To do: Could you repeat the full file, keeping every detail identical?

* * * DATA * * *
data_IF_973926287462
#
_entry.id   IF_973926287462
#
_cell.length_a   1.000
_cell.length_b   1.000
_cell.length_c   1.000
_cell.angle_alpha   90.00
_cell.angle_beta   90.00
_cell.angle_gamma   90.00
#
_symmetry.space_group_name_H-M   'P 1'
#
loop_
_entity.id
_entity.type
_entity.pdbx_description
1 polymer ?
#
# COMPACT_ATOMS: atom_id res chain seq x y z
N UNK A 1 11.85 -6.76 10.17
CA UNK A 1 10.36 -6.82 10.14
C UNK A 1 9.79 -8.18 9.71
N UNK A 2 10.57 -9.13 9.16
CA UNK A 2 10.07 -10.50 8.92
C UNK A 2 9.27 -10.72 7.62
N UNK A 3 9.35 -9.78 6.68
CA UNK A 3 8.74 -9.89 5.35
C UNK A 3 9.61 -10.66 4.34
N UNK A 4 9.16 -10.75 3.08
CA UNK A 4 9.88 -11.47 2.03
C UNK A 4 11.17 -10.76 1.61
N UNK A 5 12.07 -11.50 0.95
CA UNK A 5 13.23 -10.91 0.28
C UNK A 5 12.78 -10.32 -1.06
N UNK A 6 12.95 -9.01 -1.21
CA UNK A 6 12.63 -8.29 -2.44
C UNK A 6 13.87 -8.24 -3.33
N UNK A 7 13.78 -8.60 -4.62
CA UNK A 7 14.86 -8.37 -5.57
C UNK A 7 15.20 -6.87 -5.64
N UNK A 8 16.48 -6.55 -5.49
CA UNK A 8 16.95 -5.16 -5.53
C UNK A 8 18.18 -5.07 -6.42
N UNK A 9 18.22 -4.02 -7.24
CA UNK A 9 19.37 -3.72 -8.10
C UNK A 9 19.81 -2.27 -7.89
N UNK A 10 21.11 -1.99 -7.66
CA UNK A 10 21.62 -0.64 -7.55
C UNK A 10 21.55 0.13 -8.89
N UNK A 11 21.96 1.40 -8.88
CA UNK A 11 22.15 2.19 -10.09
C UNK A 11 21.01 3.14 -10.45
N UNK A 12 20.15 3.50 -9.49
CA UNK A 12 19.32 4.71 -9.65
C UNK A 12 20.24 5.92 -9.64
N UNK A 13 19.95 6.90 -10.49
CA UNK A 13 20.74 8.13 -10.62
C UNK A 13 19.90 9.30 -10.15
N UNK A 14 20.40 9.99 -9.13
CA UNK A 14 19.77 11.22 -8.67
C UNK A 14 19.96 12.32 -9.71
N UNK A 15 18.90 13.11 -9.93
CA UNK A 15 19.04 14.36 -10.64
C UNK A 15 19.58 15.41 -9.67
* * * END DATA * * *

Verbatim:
data_IF_973926287462
#
_entry.id   IF_973926287462
#
_cell.length_a   1.000
_cell.length_b   1.000
_cell.length_c   1.000
_cell.angle_alpha   90.00
_cell.angle_beta   90.00
_cell.angle_gamma   90.00
#
_symmetry.space_group_name_H-M   'P 1'
#
loop_
_entity.id
_entity.type
_entity.pdbx_description
1 polymer ?
#
# COMPACT_ATOMS: atom_id res chain seq x y z
N UNK A 1 11.85 -6.76 10.17
CA UNK A 1 10.36 -6.82 10.14
C UNK A 1 9.79 -8.18 9.71
N UNK A 2 10.57 -9.13 9.16
CA UNK A 2 10.07 -10.50 8.92
C UNK A 2 9.27 -10.72 7.62
N UNK A 3 9.35 -9.78 6.68
CA UNK A 3 8.74 -9.89 5.35
C UNK A 3 9.61 -10.66 4.34
N UNK A 4 9.16 -10.75 3.08
CA UNK A 4 9.88 -11.47 2.03
C UNK A 4 11.17 -10.76 1.61
N UNK A 5 12.07 -11.50 0.95
CA UNK A 5 13.23 -10.91 0.28
C UNK A 5 12.78 -10.32 -1.06
N UNK A 6 12.95 -9.01 -1.21
CA UNK A 6 12.63 -8.29 -2.44
C UNK A 6 13.87 -8.24 -3.33
N UNK A 7 13.78 -8.60 -4.62
CA UNK A 7 14.86 -8.37 -5.57
C UNK A 7 15.20 -6.87 -5.64
N UNK A 8 16.48 -6.55 -5.49
CA UNK A 8 16.95 -5.16 -5.53
C UNK A 8 18.18 -5.07 -6.42
N UNK A 9 18.22 -4.02 -7.24
CA UNK A 9 19.37 -3.72 -8.10
C UNK A 9 19.81 -2.27 -7.89
N UNK A 10 21.11 -1.99 -7.66
CA UNK A 10 21.62 -0.64 -7.55
C UNK A 10 21.55 0.13 -8.89
N UNK A 11 21.96 1.40 -8.88
CA UNK A 11 22.15 2.19 -10.09
C UNK A 11 21.01 3.14 -10.45
N UNK A 12 20.15 3.50 -9.49
CA UNK A 12 19.32 4.71 -9.65
C UNK A 12 20.24 5.92 -9.64
N UNK A 13 19.95 6.90 -10.49
CA UNK A 13 20.74 8.13 -10.62
C UNK A 13 19.90 9.30 -10.15
N UNK A 14 20.40 9.99 -9.13
CA UNK A 14 19.77 11.22 -8.67
C UNK A 14 19.96 12.32 -9.71
N UNK A 15 18.90 13.11 -9.93
CA UNK A 15 19.04 14.36 -10.64
C UNK A 15 19.58 15.41 -9.67